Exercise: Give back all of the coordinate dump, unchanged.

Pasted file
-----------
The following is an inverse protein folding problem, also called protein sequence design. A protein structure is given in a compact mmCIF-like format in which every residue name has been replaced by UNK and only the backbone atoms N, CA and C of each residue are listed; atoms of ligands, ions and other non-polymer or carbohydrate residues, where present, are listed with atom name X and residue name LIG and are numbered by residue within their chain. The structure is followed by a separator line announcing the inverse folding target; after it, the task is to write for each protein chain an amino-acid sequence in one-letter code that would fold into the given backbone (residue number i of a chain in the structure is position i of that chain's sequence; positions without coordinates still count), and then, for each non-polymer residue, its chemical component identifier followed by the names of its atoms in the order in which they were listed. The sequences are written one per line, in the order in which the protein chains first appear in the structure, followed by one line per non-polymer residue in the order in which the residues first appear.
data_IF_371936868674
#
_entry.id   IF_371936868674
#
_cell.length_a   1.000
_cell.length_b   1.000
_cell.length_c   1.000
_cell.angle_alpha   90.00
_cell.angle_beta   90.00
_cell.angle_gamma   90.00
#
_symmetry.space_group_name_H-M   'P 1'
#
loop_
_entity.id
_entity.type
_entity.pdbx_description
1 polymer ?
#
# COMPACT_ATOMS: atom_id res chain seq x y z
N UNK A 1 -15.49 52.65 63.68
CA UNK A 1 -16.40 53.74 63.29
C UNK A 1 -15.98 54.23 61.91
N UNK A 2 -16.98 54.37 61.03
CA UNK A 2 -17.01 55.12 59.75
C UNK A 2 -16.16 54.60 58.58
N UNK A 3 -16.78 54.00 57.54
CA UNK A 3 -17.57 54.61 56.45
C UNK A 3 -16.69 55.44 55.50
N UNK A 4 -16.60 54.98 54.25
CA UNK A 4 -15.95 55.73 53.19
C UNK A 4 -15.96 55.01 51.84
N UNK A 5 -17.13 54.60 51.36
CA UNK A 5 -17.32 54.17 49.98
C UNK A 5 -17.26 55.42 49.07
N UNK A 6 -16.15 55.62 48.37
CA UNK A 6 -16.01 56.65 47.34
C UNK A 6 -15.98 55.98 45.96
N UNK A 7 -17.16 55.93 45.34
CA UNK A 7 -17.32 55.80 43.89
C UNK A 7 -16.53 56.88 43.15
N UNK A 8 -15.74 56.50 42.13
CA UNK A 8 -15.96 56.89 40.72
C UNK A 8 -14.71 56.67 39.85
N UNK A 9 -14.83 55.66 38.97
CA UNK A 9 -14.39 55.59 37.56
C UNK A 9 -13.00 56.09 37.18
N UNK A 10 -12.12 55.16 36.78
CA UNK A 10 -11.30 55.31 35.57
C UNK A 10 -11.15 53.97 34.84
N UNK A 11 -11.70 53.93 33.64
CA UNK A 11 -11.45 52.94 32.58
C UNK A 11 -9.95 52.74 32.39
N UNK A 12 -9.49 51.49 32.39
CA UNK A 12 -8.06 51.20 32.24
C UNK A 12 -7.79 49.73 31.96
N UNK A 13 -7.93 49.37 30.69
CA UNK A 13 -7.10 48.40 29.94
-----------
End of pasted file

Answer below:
The following is an inverse protein folding problem, also called protein sequence design. A protein structure is given in a compact mmCIF-like format in which every residue name has been replaced by UNK and only the backbone atoms N, CA and C of each residue are listed; atoms of ligands, ions and other non-polymer or carbohydrate residues, where present, are listed with atom name X and residue name LIG and are numbered by residue within their chain. The structure is followed by a separator line announcing the inverse folding target; after it, the task is to write for each protein chain an amino-acid sequence in one-letter code that would fold into the given backbone (residue number i of a chain in the structure is position i of that chain's sequence; positions without coordinates still count), and then, for each non-polymer residue, its chemical component identifier followed by the names of its atoms in the order in which they were listed. The sequences are written one per line, in the order in which the protein chains first appear in the structure, followed by one line per non-polymer residue in the order in which the residues first appear.
data_IF_371936868674
#
_entry.id   IF_371936868674
#
_cell.length_a   1.000
_cell.length_b   1.000
_cell.length_c   1.000
_cell.angle_alpha   90.00
_cell.angle_beta   90.00
_cell.angle_gamma   90.00
#
_symmetry.space_group_name_H-M   'P 1'
#
loop_
_entity.id
_entity.type
_entity.pdbx_description
1 polymer ?
#
# COMPACT_ATOMS: atom_id res chain seq x y z
N UNK A 1 -15.49 52.65 63.68
CA UNK A 1 -16.40 53.74 63.29
C UNK A 1 -15.98 54.23 61.91
N UNK A 2 -16.98 54.37 61.03
CA UNK A 2 -17.01 55.12 59.75
C UNK A 2 -16.16 54.60 58.58
N UNK A 3 -16.78 54.00 57.54
CA UNK A 3 -17.57 54.61 56.45
C UNK A 3 -16.69 55.44 55.50
N UNK A 4 -16.60 54.98 54.25
CA UNK A 4 -15.95 55.73 53.19
C UNK A 4 -15.96 55.01 51.84
N UNK A 5 -17.13 54.60 51.36
CA UNK A 5 -17.32 54.17 49.98
C UNK A 5 -17.26 55.42 49.07
N UNK A 6 -16.15 55.62 48.37
CA UNK A 6 -16.01 56.65 47.34
C UNK A 6 -15.98 55.98 45.96
N UNK A 7 -17.16 55.93 45.34
CA UNK A 7 -17.32 55.80 43.89
C UNK A 7 -16.53 56.88 43.15
N UNK A 8 -15.74 56.50 42.13
CA UNK A 8 -15.96 56.89 40.72
C UNK A 8 -14.71 56.67 39.85
N UNK A 9 -14.83 55.66 38.97
CA UNK A 9 -14.39 55.59 37.56
C UNK A 9 -13.00 56.09 37.18
N UNK A 10 -12.12 55.16 36.78
CA UNK A 10 -11.30 55.31 35.57
C UNK A 10 -11.15 53.97 34.84
N UNK A 11 -11.70 53.93 33.64
CA UNK A 11 -11.45 52.94 32.58
C UNK A 11 -9.95 52.74 32.39
N UNK A 12 -9.49 51.49 32.39
CA UNK A 12 -8.06 51.20 32.24
C UNK A 12 -7.79 49.73 31.96
N UNK A 13 -7.93 49.37 30.69
CA UNK A 13 -7.10 48.40 29.94